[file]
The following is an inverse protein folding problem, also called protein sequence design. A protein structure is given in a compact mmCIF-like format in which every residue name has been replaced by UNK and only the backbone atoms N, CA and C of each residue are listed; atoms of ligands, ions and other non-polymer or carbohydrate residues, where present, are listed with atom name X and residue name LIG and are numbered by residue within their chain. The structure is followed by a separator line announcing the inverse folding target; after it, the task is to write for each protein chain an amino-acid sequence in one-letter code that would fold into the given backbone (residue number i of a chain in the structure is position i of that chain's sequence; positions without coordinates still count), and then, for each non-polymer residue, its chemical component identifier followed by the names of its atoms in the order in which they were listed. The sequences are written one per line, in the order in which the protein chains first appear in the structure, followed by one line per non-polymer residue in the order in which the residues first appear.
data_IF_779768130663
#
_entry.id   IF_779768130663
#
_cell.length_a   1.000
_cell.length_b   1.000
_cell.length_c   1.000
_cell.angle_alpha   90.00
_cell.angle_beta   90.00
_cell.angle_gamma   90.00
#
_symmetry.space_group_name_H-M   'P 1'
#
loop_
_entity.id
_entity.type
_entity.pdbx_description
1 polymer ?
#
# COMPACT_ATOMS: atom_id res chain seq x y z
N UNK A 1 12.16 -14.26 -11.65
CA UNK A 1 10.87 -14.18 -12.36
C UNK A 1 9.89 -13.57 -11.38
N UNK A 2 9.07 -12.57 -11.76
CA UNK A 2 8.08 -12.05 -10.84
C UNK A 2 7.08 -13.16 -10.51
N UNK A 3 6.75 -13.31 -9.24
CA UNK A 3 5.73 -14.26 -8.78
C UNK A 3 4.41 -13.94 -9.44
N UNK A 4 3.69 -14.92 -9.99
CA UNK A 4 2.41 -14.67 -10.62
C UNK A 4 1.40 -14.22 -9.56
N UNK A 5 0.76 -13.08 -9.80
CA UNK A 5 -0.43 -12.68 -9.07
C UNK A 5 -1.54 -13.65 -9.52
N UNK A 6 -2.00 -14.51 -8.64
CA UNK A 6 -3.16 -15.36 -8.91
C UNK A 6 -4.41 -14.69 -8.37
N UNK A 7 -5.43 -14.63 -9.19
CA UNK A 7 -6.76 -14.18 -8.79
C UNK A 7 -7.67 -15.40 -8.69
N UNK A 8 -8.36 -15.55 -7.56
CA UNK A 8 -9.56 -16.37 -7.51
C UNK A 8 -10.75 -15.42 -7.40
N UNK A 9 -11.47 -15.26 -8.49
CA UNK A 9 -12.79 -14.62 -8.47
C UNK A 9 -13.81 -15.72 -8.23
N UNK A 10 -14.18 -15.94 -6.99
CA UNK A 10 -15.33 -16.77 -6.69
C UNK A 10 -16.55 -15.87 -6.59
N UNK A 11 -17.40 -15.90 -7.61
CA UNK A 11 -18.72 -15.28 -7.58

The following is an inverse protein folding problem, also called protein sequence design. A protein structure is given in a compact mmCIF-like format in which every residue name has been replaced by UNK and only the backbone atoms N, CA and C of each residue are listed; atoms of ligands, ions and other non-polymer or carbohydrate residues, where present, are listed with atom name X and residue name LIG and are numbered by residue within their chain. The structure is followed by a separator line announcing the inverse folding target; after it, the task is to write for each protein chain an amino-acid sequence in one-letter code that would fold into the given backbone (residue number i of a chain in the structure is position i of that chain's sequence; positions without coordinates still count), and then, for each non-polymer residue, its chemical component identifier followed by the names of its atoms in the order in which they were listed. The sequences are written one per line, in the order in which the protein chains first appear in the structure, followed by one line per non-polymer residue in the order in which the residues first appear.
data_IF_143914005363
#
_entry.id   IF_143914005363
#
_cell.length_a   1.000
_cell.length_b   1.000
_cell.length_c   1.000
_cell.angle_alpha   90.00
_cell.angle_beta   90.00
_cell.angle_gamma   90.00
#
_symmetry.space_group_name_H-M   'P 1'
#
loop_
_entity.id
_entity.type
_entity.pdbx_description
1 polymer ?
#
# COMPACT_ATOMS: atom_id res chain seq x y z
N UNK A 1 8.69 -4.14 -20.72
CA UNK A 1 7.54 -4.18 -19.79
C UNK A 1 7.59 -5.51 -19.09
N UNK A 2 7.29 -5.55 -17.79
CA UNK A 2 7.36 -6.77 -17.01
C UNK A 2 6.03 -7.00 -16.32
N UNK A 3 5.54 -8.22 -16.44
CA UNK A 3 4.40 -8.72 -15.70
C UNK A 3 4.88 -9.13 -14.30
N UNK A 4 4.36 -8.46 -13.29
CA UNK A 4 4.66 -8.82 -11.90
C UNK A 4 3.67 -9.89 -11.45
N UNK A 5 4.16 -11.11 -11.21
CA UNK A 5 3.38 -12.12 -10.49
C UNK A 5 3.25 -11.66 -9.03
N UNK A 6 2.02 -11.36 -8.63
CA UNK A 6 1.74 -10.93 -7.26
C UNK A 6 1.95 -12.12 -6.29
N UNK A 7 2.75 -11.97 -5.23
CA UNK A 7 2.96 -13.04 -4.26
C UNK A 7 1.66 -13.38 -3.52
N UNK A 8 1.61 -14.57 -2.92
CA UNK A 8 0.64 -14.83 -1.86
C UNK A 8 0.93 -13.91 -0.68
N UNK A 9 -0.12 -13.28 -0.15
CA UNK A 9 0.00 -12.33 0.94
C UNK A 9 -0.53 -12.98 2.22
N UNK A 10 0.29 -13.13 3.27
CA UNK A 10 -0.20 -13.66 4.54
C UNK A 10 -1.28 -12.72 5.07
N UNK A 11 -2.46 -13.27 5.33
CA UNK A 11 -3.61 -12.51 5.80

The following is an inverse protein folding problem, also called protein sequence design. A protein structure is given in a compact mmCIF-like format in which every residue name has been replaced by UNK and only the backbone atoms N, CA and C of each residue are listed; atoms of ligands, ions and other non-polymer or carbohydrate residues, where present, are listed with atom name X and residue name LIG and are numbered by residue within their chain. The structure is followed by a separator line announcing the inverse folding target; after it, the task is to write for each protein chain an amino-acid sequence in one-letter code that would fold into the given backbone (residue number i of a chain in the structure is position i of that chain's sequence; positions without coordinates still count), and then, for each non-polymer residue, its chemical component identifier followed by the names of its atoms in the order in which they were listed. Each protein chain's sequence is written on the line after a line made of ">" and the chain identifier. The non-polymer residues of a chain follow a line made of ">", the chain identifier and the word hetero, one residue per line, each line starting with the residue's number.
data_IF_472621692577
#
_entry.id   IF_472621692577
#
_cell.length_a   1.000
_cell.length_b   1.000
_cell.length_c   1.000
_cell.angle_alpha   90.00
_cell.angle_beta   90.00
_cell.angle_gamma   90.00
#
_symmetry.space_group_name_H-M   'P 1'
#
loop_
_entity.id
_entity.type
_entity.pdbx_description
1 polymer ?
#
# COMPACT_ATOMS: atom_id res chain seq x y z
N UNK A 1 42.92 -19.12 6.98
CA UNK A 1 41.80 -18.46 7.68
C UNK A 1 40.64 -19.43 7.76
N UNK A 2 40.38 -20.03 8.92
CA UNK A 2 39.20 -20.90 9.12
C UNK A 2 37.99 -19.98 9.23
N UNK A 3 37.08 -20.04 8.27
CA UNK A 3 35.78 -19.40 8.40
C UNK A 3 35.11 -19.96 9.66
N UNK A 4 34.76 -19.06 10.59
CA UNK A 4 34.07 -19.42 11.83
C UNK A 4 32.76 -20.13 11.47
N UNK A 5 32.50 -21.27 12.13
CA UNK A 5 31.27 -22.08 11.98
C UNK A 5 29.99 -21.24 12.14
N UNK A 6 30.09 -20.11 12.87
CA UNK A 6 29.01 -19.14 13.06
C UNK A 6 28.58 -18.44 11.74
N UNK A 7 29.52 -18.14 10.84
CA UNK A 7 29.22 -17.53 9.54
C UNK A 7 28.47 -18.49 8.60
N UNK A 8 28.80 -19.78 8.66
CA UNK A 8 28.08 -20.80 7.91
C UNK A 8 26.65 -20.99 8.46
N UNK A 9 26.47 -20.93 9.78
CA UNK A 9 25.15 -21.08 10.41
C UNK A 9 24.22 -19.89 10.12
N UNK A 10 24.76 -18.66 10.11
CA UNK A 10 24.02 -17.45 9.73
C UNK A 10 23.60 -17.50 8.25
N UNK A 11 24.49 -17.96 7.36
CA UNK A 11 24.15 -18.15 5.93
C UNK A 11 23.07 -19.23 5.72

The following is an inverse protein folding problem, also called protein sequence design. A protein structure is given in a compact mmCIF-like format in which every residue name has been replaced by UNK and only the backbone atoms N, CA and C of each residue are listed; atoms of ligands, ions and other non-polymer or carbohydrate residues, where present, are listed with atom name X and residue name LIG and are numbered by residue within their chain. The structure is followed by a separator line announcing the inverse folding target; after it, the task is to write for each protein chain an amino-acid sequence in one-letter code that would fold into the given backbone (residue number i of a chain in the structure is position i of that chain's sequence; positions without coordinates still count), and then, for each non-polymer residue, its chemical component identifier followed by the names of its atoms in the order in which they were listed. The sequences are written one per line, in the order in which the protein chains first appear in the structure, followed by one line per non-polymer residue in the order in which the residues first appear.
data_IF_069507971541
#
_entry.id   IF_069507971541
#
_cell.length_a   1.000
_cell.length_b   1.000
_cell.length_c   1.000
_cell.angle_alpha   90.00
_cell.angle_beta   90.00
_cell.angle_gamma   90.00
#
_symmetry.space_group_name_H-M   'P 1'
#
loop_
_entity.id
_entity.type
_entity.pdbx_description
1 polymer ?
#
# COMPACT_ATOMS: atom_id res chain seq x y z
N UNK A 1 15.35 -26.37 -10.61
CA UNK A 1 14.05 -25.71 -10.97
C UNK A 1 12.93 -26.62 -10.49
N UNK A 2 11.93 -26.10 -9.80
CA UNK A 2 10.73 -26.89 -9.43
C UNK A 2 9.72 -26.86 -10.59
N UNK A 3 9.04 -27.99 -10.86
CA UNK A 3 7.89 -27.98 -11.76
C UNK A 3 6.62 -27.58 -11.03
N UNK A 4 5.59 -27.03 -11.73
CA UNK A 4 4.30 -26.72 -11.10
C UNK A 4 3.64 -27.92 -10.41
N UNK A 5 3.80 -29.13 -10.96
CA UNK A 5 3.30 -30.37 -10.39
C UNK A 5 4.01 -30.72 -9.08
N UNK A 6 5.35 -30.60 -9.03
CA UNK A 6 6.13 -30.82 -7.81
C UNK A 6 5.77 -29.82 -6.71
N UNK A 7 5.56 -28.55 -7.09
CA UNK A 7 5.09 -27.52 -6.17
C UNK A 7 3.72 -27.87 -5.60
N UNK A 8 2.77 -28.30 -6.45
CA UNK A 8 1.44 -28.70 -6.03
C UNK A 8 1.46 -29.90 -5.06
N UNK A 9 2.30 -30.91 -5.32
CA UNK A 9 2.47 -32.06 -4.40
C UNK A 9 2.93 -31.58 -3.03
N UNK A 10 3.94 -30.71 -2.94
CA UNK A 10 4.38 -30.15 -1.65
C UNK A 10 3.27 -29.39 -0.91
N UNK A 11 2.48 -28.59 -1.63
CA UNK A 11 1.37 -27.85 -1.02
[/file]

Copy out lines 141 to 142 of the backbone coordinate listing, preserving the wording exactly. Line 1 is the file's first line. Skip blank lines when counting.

CA UNK A 5 31.27 -22.08 11.98
C UNK A 5 29.99 -21.24 12.14